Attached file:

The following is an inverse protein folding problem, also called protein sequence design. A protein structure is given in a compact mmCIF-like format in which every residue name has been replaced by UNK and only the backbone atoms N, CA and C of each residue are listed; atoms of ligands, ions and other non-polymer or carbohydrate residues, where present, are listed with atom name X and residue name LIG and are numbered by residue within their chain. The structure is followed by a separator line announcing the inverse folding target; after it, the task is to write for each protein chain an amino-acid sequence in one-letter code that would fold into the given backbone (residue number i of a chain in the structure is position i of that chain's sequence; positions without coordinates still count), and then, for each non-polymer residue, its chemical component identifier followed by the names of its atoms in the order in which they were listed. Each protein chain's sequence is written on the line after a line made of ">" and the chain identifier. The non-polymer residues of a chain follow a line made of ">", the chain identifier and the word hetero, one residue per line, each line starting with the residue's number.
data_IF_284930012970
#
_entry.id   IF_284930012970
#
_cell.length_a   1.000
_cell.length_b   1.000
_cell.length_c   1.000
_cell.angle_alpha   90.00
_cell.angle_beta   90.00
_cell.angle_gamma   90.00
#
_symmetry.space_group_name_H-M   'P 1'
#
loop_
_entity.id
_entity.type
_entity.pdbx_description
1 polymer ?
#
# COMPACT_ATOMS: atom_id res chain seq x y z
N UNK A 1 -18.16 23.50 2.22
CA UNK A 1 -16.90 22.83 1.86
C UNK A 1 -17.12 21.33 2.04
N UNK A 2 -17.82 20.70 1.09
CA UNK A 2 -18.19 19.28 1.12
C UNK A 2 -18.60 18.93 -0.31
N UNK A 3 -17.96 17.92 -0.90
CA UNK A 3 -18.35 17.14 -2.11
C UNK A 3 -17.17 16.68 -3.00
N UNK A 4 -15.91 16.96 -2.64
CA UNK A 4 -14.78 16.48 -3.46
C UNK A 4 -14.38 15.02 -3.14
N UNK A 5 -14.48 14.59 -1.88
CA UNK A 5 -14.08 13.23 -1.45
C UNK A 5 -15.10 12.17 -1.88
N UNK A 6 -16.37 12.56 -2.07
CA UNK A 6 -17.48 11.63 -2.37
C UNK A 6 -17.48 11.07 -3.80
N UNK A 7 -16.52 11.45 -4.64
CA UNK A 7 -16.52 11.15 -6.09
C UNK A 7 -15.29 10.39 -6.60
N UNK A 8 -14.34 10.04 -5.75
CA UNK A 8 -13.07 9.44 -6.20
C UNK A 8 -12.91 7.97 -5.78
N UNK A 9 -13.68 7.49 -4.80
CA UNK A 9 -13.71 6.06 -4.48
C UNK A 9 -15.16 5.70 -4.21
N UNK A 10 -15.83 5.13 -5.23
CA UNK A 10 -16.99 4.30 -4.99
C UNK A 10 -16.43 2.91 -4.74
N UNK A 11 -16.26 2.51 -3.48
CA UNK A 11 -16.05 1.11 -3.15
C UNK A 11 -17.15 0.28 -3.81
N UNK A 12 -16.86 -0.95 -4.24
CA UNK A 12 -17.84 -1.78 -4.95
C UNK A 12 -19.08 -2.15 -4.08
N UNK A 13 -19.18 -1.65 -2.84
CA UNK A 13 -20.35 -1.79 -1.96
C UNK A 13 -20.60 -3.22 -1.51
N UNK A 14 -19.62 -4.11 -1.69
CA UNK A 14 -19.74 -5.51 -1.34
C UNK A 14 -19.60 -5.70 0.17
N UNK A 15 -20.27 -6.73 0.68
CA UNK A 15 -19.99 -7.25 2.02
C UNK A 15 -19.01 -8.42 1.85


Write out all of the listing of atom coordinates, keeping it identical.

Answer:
The following is an inverse protein folding problem, also called protein sequence design. A protein structure is given in a compact mmCIF-like format in which every residue name has been replaced by UNK and only the backbone atoms N, CA and C of each residue are listed; atoms of ligands, ions and other non-polymer or carbohydrate residues, where present, are listed with atom name X and residue name LIG and are numbered by residue within their chain. The structure is followed by a separator line announcing the inverse folding target; after it, the task is to write for each protein chain an amino-acid sequence in one-letter code that would fold into the given backbone (residue number i of a chain in the structure is position i of that chain's sequence; positions without coordinates still count), and then, for each non-polymer residue, its chemical component identifier followed by the names of its atoms in the order in which they were listed. Each protein chain's sequence is written on the line after a line made of ">" and the chain identifier. The non-polymer residues of a chain follow a line made of ">", the chain identifier and the word hetero, one residue per line, each line starting with the residue's number.
data_IF_284930012970
#
_entry.id   IF_284930012970
#
_cell.length_a   1.000
_cell.length_b   1.000
_cell.length_c   1.000
_cell.angle_alpha   90.00
_cell.angle_beta   90.00
_cell.angle_gamma   90.00
#
_symmetry.space_group_name_H-M   'P 1'
#
loop_
_entity.id
_entity.type
_entity.pdbx_description
1 polymer ?
#
# COMPACT_ATOMS: atom_id res chain seq x y z
N UNK A 1 -18.16 23.50 2.22
CA UNK A 1 -16.90 22.83 1.86
C UNK A 1 -17.12 21.33 2.04
N UNK A 2 -17.82 20.70 1.09
CA UNK A 2 -18.19 19.28 1.12
C UNK A 2 -18.60 18.93 -0.31
N UNK A 3 -17.96 17.92 -0.90
CA UNK A 3 -18.35 17.14 -2.11
C UNK A 3 -17.17 16.68 -3.00
N UNK A 4 -15.91 16.96 -2.64
CA UNK A 4 -14.78 16.48 -3.46
C UNK A 4 -14.38 15.02 -3.14
N UNK A 5 -14.48 14.59 -1.88
CA UNK A 5 -14.08 13.23 -1.45
C UNK A 5 -15.10 12.17 -1.88
N UNK A 6 -16.37 12.56 -2.07
CA UNK A 6 -17.48 11.63 -2.37
C UNK A 6 -17.48 11.07 -3.80
N UNK A 7 -16.52 11.45 -4.64
CA UNK A 7 -16.52 11.15 -6.09
C UNK A 7 -15.29 10.39 -6.60
N UNK A 8 -14.34 10.04 -5.75
CA UNK A 8 -13.07 9.44 -6.20
C UNK A 8 -12.91 7.97 -5.78
N UNK A 9 -13.68 7.49 -4.80
CA UNK A 9 -13.71 6.06 -4.48
C UNK A 9 -15.16 5.70 -4.21
N UNK A 10 -15.83 5.13 -5.23
CA UNK A 10 -16.99 4.30 -4.99
C UNK A 10 -16.43 2.91 -4.74
N UNK A 11 -16.26 2.51 -3.48
CA UNK A 11 -16.05 1.11 -3.15
C UNK A 11 -17.15 0.28 -3.81
N UNK A 12 -16.86 -0.95 -4.24
CA UNK A 12 -17.84 -1.78 -4.95
C UNK A 12 -19.08 -2.15 -4.08
N UNK A 13 -19.18 -1.65 -2.84
CA UNK A 13 -20.35 -1.79 -1.96
C UNK A 13 -20.60 -3.22 -1.51
N UNK A 14 -19.62 -4.11 -1.69
CA UNK A 14 -19.74 -5.51 -1.34
C UNK A 14 -19.60 -5.70 0.17
N UNK A 15 -20.27 -6.73 0.68
CA UNK A 15 -19.99 -7.25 2.02
C UNK A 15 -19.01 -8.42 1.85